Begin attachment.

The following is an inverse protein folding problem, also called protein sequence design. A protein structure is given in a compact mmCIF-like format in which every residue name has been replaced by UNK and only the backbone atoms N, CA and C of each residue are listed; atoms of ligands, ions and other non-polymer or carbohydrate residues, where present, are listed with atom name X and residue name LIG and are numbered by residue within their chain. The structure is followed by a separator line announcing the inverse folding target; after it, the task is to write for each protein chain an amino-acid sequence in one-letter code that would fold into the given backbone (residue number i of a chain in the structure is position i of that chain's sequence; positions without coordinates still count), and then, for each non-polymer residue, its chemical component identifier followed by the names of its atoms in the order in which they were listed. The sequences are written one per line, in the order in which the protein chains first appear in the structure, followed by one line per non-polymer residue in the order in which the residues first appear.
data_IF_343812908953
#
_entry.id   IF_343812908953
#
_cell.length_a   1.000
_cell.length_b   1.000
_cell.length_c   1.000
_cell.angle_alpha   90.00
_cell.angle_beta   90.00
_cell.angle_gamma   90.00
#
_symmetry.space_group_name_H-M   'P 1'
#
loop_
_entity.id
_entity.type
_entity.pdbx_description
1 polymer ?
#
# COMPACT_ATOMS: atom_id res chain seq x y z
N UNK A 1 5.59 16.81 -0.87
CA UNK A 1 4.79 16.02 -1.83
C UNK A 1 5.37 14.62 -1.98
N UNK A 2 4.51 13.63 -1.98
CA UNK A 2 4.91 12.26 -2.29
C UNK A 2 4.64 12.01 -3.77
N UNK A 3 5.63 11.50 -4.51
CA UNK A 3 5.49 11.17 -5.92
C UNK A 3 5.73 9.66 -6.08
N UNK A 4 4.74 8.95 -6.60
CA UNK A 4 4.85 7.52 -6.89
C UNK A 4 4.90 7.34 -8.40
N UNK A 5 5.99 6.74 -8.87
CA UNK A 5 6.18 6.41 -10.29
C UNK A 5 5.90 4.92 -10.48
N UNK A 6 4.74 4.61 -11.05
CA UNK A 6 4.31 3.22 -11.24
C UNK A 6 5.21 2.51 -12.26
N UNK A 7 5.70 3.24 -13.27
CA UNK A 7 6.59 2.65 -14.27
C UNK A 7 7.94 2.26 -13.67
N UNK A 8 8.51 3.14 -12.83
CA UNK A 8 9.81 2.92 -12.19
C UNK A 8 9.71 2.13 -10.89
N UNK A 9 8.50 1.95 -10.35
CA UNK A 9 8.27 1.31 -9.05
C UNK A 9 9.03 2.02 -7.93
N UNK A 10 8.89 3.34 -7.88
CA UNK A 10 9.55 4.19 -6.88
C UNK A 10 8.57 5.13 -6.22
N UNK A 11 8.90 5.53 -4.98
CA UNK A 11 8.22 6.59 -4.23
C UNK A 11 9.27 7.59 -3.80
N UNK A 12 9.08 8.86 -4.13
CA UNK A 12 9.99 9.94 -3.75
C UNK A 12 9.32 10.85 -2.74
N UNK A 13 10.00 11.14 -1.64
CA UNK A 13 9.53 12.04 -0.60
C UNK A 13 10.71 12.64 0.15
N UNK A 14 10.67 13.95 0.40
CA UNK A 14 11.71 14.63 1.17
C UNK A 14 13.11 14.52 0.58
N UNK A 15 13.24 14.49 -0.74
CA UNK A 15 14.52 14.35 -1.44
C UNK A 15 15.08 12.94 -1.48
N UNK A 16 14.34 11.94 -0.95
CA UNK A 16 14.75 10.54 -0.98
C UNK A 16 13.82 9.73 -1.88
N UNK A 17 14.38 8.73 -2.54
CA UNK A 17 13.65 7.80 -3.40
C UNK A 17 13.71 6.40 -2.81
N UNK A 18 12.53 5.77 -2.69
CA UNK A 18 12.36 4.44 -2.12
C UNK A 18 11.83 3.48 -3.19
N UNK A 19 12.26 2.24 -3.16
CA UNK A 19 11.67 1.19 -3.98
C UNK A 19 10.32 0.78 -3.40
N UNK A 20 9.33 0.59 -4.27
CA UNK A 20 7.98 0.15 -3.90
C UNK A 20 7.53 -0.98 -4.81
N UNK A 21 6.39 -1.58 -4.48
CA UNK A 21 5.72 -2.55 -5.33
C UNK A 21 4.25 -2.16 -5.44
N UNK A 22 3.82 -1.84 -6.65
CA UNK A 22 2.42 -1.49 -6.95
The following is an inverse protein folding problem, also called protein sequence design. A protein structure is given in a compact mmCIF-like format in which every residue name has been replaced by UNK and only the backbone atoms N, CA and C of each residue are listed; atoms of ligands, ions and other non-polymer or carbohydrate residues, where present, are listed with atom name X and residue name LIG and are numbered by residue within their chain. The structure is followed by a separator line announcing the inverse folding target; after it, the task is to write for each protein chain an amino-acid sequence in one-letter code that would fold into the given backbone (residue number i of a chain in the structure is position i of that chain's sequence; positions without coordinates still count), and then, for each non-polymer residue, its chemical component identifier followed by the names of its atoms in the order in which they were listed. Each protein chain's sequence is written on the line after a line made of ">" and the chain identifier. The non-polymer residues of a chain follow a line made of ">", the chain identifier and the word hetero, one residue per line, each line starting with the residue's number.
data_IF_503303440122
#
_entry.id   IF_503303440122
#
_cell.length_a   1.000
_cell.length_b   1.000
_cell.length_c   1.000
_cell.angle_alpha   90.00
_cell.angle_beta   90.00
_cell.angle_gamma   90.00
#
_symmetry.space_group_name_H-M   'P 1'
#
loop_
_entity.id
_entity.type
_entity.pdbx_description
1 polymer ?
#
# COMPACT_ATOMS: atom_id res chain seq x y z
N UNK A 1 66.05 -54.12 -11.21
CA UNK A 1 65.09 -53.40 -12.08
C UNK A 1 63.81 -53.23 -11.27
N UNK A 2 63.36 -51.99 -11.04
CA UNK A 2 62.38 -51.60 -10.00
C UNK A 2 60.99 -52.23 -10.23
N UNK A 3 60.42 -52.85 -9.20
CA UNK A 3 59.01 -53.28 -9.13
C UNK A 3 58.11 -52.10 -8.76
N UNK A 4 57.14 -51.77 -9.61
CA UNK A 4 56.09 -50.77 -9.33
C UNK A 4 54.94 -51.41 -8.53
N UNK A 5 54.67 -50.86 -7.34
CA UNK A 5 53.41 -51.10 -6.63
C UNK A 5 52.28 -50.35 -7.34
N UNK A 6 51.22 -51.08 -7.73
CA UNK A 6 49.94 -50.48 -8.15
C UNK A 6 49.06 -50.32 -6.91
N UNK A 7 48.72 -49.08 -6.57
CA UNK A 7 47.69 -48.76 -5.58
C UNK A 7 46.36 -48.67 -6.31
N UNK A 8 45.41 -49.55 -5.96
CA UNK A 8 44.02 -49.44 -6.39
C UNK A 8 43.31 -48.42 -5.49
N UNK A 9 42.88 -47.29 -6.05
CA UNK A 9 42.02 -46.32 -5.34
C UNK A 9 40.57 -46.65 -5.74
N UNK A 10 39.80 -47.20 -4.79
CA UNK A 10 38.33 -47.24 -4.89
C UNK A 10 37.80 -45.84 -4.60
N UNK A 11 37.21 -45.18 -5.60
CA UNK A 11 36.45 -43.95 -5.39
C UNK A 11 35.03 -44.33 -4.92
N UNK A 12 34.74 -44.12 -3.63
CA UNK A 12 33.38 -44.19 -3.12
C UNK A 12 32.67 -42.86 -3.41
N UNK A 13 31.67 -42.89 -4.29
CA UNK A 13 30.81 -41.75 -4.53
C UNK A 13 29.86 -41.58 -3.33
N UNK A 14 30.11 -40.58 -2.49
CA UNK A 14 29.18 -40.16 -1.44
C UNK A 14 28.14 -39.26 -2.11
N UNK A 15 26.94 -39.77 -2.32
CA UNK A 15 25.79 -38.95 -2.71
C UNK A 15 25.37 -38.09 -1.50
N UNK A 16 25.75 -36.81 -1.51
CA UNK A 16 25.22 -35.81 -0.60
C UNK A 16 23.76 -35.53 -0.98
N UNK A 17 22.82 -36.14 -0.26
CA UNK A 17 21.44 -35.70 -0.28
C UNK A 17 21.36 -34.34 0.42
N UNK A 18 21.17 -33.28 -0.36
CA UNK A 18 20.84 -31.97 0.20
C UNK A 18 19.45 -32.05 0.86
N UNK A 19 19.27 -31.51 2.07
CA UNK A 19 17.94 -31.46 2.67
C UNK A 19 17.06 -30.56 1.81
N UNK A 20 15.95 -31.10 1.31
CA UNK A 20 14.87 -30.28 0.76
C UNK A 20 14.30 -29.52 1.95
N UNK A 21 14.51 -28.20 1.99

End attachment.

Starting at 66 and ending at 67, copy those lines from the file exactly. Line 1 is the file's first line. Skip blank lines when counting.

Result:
C UNK A 15 15.08 12.94 -1.48
N UNK A 16 14.34 11.94 -0.95